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2017-11-01 17:42
By Steven L. Shields



Sometime during the summer of 1977, Grafton K. Mintz hired me as a copy editor for The Korea Times. Korea’s economy was rumbling forward like a loaded freight train.

A copy of the Times cost 40 won. The word processors of the day were typewriters. Linotype machines did the typesetting. The printed word was the king of media in those days.

I do not recall what the circulation of the Times was in those early days of Korea’s developing economy. The 4th Five-Year Economic Plan was launched in 1977.

The Saemaul Movement was transforming villages and upgrading the lives of millions of rural citizens. And then-President Park Chung-hee was pushing the economic gear shift toward an export economy.

While the expatriate community may have been small (Seoul was still mostly on the north bank of the Han River), the role of The Korea Times was crucial.

Not only did the expatriate residents rely on the daily, but also business people from overseas relied on the Times for breaking world headlines and important local news.

I recollect, but my memory may be faulty, that the Times was limited to eight pages daily, due to the rationing of precious newsprint. But my, did the paper ever pack every inch of printable space with feature articles and local tit-bits of news.

Advertising was sparse, limited mostly to large corporations touting an important visitor. Frankly, there were few consumer goods in those days. Advertising was still an up-and-coming industry in Korea.

I was a young man, only in my early 20s. But I had experience with printing and editing during my high school years, both with the school newspaper and the small town twice-weekly. I had also had editing and typographer experience with a small-town newspaper after my high school years.

As a copy editor, my chief tool was a pencil. Everything was done by hand. The newsroom was always an active place, with typewriters clacking in the background as copy went back and forth through the several steps of the editorial work.

When I first toured the linotype room at the Times (also shared with the Hankook Ilbo), I was amazed at the skill and perseverance of the men who crewed those huge, hot machines.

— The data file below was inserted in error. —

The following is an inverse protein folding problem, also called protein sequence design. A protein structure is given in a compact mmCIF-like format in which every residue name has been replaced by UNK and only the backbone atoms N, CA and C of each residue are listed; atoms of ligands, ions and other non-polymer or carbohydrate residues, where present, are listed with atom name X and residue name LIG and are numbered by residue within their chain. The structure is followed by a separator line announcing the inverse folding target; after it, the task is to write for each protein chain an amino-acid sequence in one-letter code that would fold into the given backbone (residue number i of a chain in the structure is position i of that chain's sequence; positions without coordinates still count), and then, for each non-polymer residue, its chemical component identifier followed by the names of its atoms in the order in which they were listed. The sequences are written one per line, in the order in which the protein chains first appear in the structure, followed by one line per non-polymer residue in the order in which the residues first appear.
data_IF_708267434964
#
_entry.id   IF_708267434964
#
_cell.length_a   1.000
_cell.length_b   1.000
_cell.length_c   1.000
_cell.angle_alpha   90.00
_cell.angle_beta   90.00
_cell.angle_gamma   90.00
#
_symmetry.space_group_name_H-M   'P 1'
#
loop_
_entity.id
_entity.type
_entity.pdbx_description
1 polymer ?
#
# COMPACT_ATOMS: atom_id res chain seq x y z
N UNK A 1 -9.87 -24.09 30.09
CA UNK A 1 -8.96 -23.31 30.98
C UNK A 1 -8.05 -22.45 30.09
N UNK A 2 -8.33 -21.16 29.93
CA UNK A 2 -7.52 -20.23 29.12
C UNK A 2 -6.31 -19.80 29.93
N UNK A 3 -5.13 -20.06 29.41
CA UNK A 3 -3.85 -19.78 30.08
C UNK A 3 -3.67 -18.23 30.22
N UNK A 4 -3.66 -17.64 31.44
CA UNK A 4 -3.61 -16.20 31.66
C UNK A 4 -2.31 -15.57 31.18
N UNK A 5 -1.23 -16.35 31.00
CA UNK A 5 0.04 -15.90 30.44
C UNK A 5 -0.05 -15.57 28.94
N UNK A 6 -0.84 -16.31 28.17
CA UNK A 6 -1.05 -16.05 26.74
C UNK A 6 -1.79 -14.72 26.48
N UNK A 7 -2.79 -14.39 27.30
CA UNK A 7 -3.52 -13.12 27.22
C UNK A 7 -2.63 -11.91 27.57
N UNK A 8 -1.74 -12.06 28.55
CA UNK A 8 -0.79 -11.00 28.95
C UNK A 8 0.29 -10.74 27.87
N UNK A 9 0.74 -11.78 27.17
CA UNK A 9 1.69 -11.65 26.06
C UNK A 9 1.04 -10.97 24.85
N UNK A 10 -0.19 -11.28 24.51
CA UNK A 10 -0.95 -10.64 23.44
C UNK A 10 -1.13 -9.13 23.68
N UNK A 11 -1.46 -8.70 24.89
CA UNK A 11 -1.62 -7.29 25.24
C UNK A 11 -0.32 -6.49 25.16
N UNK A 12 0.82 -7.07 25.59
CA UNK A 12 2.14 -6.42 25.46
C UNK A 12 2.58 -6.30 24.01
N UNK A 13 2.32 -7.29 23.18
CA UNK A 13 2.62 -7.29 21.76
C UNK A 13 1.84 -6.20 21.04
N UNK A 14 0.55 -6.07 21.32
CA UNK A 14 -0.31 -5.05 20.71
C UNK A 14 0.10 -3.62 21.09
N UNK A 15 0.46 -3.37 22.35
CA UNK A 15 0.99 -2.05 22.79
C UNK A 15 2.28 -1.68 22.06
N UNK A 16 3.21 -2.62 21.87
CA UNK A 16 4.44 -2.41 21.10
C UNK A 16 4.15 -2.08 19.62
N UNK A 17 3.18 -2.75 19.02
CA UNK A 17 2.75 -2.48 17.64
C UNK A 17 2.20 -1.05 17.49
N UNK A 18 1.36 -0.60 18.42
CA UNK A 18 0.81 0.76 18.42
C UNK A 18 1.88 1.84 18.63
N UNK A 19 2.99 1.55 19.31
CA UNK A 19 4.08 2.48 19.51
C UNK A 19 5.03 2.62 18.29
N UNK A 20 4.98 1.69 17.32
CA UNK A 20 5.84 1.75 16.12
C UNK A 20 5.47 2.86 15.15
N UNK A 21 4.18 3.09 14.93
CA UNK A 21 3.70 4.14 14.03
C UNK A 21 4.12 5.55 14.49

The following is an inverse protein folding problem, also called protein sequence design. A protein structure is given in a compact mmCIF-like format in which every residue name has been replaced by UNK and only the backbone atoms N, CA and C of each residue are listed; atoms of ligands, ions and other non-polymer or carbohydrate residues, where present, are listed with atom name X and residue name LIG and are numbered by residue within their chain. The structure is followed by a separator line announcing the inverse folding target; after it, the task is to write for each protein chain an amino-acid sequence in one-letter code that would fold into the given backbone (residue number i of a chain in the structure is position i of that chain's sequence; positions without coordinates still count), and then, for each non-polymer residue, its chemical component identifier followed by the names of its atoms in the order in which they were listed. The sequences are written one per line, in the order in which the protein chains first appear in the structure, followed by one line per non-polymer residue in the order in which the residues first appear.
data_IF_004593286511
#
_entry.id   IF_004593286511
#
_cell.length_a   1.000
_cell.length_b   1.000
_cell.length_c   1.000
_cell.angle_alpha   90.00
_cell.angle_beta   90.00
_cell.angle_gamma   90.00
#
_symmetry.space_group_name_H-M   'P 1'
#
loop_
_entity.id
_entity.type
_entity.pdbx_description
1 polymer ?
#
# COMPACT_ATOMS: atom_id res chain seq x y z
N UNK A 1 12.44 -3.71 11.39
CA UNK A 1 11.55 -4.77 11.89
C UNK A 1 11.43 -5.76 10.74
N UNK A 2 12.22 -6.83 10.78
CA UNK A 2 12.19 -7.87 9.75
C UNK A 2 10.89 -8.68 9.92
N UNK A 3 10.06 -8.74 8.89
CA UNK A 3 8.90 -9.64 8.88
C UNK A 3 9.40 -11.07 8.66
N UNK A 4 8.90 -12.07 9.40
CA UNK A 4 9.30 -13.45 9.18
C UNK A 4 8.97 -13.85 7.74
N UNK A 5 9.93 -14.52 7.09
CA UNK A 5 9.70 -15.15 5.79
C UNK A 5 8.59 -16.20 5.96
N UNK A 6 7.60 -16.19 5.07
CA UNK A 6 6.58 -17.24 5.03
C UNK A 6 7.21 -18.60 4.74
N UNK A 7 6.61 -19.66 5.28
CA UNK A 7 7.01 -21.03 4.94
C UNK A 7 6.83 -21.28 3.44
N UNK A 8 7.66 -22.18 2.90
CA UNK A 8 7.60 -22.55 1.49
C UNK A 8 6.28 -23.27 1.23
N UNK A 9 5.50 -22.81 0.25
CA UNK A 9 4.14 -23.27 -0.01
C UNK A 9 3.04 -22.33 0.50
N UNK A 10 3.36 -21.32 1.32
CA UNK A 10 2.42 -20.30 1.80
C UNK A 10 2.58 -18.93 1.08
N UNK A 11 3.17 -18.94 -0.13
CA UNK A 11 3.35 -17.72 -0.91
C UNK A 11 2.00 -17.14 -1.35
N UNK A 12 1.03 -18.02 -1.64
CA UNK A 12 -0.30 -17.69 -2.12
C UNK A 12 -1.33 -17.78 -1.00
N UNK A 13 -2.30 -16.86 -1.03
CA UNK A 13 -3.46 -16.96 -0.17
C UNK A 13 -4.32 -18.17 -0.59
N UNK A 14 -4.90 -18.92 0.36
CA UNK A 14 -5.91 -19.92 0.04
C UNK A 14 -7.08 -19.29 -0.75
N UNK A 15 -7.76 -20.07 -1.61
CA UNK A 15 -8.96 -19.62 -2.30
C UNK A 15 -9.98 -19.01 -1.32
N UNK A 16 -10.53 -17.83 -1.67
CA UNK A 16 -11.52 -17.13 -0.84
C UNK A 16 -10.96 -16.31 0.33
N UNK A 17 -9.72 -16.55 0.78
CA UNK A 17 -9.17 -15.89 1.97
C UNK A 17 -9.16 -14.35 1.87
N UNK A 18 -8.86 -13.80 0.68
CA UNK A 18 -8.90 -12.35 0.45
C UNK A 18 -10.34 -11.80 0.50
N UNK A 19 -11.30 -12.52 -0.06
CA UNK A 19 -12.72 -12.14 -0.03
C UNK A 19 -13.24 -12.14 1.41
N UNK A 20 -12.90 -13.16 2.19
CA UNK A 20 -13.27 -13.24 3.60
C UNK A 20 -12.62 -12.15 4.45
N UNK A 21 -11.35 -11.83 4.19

Few, if any, of those guys, could speak English, but they could read it. And they were some of the world’s most accurate typists ― carefully setting type for the manuscripts delivered to them by a copy-girl as soon as the editors were ready to go to type.

One morning in my fledgling copyediting career at the Times, I pulled the paper off the wire service teletype. Included was the announcement of Elvis Presley’s death on August 16, 1977.

The worldwide mourning that followed Elvis’s death was long and profound. And working for the newspaper afforded me the opportunity to be on the first contact side of the breaking news. For a young kid from rural America, I thought that was pretty exciting.

Throughout its time-honored history, The Korea Times has survived a war, coup d’etat, the economic roller coaster of the early 1980s and the late 1990s. Press freedoms have changed over the years, too.

The editors and reporters who have broadcast the news through the pages of the Times over the past 67 years have risen to the challenges, worked within the boundaries imposed by outside forces, and continue to produce a newspaper that stands proudly among its counterparts throughout the world.


Steven L. Shields lived in Korea for several years in the 1970s and 1990s to 2000s. He is a retired clergyman, and a life member of the Royal Asiatic Society-Korea Branch. He can be reached at steve.shields@yahoo.com.


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